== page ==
Running Resolutions: Rethinking the Marathon

Running a marathon is undoubtedly at the top of many a runner’s bucket list, but I’m here to tell you that it doesn’t have to be. Options are awesome. We’re living in a world in which we have the ability to personalize and customize pretty much everything, so why should our running goals be any different? Just because there are many that might believe you’re not a “real runner” unless you’ve gone 26.2 (and have an accompanying window sticker on your car) doesn’t mean you have to listen. Training correctly for a full marathon is a very time-consuming process. Be prepared to block off 18-24 weeks of training, with around 10-12 hours per week for that training (or more!).

Full disclosure: I’m a huge proponent of the all-in, “If it’s not a hell yes, it’s a no” mindset. For many of us, making the commitment to appropriately prepare for a full marathon is simply an impossibility, and it’s not something that you want to half-ass. Doing so puts you at risk of injury. No one wants that. (If you’re looking for more reasons to not run a marathon, you can head here, here, or here.)  That being said, let’s spin it positive. If a full marathon is off the table as a running goal for the time being*, what’s on? Here are eight potential running goals that you can carry into the New Year…

Set a “non-stop” goal. Maybe you were thinking of running a marathon because you wanted to see just how far you could actually run without stopping. You don’t need to spend hundreds of dollars on a race to accomplish that. All you need is some careful planning and discipline. Set a goal distance or time for running non-stop, and incrementally build up to that goal. This can be done with bouts of running and walking, with the walking portions slowly weaned out until you’re running the entire time.

Run a HALF-Marathon. This is my favorite race distance to run (and coach!), and it could very well be yours as well, for a number of reasons. There are so many options for half-marathons. You can find them with fields of runners in the ten thousands, to those in the hundreds. You can find them locally, or schedule a destination race. You can pay close to $200, or find some under fifty. Flat, hilly, rolling – you name it. Most have really cool finisher medals and swag bags. You can prepare for a half marathon by actually running the distance you will race (NOT recommended for a full marathon!), and can recover from the race much, much more quickly than a full marathon. You can safely run many of them throughout the year, which gives you the ability to focus on incremental goal setting. See what I mean? LOTS of reasons to love this distance!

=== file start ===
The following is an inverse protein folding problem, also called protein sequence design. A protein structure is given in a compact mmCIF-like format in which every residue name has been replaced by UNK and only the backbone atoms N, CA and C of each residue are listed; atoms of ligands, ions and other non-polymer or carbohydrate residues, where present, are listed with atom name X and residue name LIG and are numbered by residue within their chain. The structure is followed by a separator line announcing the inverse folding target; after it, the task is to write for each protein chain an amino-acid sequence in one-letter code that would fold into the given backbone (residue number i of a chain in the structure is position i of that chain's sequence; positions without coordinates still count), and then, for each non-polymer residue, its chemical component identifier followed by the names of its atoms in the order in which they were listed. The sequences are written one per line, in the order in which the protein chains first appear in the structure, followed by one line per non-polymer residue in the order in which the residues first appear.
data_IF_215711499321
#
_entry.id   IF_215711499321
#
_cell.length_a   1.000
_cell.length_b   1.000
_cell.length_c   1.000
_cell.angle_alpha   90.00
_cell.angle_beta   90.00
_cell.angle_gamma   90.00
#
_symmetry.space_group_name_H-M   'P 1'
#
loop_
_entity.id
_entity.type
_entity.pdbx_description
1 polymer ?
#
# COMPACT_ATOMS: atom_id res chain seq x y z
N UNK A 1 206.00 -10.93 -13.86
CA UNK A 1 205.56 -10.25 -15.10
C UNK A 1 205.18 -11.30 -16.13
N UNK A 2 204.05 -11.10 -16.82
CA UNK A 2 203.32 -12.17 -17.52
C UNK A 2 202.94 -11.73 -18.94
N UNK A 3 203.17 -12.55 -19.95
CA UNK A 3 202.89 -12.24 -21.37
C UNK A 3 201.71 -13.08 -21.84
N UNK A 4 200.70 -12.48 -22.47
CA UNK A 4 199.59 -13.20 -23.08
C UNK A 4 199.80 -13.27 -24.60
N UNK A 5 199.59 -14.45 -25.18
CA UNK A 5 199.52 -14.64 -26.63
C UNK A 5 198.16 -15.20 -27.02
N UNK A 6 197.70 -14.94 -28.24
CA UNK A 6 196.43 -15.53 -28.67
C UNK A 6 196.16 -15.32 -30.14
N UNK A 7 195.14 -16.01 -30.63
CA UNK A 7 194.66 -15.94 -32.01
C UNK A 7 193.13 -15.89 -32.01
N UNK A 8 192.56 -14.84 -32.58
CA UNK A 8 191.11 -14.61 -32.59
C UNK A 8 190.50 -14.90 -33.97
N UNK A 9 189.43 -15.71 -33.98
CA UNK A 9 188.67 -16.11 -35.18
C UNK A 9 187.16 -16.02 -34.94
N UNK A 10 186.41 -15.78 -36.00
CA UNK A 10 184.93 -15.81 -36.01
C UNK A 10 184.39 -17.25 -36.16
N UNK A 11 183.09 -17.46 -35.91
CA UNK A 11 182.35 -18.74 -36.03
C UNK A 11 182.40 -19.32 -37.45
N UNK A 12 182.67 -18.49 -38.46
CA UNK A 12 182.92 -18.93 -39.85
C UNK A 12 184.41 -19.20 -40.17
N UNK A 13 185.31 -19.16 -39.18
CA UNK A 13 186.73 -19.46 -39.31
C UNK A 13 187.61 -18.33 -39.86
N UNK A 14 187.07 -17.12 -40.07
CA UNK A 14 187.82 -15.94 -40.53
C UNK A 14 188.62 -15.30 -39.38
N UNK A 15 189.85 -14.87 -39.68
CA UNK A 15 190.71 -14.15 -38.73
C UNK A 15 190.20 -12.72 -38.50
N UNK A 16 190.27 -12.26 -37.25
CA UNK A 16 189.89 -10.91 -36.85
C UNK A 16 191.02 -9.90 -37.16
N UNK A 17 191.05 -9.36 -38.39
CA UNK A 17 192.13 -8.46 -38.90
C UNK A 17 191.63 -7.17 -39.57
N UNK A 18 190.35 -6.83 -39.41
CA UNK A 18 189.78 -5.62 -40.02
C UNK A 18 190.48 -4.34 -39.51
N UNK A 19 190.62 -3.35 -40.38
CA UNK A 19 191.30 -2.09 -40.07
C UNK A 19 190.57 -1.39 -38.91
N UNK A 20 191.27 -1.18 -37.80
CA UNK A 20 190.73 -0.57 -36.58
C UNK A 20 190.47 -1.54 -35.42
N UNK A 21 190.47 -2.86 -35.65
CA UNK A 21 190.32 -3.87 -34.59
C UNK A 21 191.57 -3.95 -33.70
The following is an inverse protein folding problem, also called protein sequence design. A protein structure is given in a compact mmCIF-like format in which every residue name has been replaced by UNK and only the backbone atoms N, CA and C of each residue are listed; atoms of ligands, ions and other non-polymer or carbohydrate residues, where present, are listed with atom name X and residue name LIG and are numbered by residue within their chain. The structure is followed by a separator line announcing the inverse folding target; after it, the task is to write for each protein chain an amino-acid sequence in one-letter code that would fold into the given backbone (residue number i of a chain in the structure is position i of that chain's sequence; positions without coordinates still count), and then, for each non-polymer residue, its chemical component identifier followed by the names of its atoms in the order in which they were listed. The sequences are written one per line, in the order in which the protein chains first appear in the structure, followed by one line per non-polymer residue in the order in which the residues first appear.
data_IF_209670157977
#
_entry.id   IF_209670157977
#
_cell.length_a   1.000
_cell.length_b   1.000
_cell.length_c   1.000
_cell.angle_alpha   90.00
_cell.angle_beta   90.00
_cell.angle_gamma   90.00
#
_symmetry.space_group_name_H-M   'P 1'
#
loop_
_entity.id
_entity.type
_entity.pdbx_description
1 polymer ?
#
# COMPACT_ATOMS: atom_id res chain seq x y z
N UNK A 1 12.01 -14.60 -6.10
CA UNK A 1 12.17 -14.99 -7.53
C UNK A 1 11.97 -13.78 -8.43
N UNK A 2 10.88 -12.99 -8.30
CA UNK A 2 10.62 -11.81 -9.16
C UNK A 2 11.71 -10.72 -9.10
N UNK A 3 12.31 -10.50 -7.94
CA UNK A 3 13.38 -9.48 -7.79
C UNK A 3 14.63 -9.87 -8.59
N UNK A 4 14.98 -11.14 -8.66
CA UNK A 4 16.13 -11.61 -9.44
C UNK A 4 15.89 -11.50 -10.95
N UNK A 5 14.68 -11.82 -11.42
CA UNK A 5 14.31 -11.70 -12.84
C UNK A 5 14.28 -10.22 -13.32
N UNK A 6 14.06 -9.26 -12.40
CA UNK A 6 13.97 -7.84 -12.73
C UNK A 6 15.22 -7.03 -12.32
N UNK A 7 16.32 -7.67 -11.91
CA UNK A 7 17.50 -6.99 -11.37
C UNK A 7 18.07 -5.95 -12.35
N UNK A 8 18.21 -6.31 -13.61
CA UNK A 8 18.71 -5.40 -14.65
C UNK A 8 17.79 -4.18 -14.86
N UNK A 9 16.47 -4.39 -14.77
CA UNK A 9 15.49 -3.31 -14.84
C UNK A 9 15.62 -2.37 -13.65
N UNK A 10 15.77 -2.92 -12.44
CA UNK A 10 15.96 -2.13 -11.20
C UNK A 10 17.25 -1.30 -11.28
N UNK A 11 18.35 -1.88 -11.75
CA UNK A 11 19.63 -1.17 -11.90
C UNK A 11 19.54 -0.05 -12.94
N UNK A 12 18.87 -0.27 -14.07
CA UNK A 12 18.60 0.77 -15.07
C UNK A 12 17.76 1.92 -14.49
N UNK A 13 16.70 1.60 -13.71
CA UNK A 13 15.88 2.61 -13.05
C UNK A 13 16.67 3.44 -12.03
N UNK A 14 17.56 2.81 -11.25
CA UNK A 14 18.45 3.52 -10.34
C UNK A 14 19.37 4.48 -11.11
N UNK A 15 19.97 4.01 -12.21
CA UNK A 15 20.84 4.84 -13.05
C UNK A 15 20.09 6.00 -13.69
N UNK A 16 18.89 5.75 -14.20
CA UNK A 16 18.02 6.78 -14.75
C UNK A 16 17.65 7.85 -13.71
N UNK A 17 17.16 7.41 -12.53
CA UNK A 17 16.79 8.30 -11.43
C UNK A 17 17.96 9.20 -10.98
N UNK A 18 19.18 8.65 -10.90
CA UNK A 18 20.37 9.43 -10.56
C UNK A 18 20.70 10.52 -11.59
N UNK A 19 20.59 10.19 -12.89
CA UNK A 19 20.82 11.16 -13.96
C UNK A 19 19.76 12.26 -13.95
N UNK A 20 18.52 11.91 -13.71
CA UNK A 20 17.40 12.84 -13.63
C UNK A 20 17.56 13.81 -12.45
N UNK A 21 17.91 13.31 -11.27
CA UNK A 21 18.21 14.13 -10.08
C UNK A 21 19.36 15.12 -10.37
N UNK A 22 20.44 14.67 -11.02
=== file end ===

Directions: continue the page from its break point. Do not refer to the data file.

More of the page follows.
Drop Your 5K time. You know those runners that you see lining up at the front of the field at a 5K? The ones with the racing flats, singlets, compression gear, etc.? I’m going to let you in on a little secret: You can train like they do. (Heck, if you asked just about any of those runners for training advice, they’d be more than happy to share it, regardless of your current ability level.) Seriously. All you need to do is a little bit of research (just Google “lower my 5K time”) on tempo runs, intervals, and speed work, find a track or pick up a GPS watch, and get to work with some structured training once or twice a week. If you’re not comfortable going it alone, you can always reach out to a local running club, or find someone that can coach you.

Go streaking! OK, so I’m not talking about that kind** of streaking. I’m talking about starting a streak of consecutive days in which you run. This can get tricky when it comes to injury or illness, so listen very carefully to your body. At no point should anything ever hurt while you’re running (feeling sore is different than hurt). As far as illness is concerned, a good general rule is that symptoms above the neck are OK to run through (stuffy nose, mild headache, etc.), but those below the neck (chest pain, chills, aches, etc.) should signal a day off. I’ll let you in on a little secret: The point of attempting to string together a streak of consecutive days running isn’t actually about the running. It’s about focusing on and taking care of the other elements of your life that will keep you running! When you’ve got a streak going, you’ll be more inclined to do the ancillary work (getting proper sleep, stretching, eating right, etc.) to stay healthy and keep it going.